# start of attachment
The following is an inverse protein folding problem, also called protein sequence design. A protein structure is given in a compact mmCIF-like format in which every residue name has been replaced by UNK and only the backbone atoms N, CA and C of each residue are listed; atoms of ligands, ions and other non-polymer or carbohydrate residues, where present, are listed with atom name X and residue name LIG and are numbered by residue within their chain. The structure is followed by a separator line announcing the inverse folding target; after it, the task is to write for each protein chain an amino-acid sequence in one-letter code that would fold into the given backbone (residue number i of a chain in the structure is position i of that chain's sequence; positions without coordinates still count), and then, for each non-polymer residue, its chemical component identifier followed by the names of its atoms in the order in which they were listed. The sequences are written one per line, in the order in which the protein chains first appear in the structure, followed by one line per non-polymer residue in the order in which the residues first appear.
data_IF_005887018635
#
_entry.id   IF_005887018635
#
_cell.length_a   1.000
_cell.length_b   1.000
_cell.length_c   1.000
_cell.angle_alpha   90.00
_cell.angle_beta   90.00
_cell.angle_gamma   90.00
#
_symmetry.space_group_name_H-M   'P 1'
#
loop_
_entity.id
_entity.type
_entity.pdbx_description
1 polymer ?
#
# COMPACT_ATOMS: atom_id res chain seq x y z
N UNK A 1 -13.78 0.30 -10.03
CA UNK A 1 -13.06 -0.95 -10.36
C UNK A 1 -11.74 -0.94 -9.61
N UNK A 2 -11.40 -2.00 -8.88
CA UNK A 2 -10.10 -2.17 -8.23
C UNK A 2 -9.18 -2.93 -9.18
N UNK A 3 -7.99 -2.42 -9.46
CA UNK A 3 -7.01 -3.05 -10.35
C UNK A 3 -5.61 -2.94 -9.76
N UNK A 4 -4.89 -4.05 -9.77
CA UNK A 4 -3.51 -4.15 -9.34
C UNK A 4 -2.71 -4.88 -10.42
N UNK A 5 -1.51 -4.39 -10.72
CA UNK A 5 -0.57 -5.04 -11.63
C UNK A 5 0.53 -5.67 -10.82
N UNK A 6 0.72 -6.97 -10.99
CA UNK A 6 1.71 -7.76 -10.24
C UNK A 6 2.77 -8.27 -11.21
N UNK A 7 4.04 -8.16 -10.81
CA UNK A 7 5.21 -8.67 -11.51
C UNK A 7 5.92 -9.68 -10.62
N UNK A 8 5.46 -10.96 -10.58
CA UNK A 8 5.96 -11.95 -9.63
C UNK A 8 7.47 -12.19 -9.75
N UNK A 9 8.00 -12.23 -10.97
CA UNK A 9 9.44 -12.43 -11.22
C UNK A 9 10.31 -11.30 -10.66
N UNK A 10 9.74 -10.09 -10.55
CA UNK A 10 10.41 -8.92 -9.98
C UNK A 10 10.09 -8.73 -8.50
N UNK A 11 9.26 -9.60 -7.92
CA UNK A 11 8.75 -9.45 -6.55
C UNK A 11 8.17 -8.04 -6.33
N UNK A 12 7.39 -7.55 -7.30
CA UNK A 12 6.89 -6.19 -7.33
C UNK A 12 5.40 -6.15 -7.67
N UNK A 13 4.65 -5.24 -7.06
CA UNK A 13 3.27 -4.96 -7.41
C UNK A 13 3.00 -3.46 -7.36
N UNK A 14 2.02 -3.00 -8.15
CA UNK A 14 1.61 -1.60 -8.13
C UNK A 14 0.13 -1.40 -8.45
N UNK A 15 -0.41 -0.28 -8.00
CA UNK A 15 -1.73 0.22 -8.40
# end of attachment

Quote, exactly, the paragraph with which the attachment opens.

The following is an inverse protein folding problem, also called protein sequence design. A protein structure is given in a compact mmCIF-like format in which every residue name has been replaced by UNK and only the backbone atoms N, CA and C of each residue are listed; atoms of ligands, ions and other non-polymer or carbohydrate residues, where present, are listed with atom name X and residue name LIG and are numbered by residue within their chain. The structure is followed by a separator line announcing the inverse folding target; after it, the task is to write for each protein chain an amino-acid sequence in one-letter code that would fold into the given backbone (residue number i of a chain in the structure is position i of that chain's sequence; positions without coordinates still count), and then, for each non-polymer residue, its chemical component identifier followed by the names of its atoms in the order in which they were listed. The sequences are written one per line, in the order in which the protein chains first appear in the structure, followed by one line per non-polymer residue in the order in which the residues first appear.